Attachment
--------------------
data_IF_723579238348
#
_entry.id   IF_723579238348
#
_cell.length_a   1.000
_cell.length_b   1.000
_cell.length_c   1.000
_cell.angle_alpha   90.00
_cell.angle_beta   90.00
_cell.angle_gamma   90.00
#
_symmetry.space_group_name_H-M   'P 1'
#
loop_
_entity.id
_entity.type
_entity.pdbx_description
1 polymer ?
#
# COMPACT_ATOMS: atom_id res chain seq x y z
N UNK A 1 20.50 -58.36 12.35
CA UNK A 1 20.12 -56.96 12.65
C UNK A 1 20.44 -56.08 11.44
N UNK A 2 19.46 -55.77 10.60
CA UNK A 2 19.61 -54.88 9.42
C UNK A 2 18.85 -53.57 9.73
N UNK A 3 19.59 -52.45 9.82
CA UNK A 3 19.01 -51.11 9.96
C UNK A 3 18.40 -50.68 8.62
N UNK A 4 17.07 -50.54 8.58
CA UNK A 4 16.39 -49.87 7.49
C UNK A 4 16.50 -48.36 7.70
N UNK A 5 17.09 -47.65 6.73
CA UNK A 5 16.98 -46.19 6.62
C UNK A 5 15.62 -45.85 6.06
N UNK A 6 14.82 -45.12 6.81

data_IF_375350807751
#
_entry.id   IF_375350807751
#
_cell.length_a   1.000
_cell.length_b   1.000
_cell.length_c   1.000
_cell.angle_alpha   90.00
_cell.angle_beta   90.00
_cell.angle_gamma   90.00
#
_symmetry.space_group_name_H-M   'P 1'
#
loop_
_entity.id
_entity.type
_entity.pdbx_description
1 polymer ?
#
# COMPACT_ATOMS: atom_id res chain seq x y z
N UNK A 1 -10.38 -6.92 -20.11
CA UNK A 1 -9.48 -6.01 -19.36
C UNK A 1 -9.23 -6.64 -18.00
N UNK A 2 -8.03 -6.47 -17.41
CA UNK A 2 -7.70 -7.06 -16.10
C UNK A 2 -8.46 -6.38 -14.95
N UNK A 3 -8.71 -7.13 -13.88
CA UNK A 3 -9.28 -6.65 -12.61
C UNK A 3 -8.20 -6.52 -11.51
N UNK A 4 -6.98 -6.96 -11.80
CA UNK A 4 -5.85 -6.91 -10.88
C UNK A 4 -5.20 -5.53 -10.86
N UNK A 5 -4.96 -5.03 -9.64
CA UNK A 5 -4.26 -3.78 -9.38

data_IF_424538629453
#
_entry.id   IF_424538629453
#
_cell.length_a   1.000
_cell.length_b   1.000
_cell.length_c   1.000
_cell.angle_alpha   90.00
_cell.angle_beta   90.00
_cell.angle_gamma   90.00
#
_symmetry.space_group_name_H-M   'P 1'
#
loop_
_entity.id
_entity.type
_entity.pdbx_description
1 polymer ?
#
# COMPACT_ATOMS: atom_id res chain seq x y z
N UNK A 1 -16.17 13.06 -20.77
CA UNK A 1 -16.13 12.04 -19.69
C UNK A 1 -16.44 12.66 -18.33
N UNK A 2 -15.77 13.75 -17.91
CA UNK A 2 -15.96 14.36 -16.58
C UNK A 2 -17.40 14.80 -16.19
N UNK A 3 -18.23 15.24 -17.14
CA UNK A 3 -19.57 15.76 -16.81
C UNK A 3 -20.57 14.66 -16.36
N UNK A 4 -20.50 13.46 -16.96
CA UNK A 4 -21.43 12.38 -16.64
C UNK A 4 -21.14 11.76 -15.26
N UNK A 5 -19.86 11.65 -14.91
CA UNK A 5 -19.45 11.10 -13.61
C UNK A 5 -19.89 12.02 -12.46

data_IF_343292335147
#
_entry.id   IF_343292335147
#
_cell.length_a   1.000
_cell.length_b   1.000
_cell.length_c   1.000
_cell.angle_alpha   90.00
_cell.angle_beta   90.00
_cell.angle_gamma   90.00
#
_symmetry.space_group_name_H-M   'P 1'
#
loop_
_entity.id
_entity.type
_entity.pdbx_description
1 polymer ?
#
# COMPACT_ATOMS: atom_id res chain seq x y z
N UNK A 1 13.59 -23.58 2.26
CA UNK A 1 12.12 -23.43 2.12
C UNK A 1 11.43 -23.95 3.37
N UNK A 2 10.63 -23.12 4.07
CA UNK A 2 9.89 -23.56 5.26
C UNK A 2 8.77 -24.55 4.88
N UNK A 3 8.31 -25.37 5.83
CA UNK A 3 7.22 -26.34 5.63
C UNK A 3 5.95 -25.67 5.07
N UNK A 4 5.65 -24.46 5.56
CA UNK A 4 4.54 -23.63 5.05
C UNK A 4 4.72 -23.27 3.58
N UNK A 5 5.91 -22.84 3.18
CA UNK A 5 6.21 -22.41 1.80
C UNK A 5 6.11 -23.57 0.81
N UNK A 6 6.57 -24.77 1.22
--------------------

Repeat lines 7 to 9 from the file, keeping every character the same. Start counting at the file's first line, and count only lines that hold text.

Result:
_cell.length_c   1.000
_cell.angle_alpha   90.00
_cell.angle_beta   90.00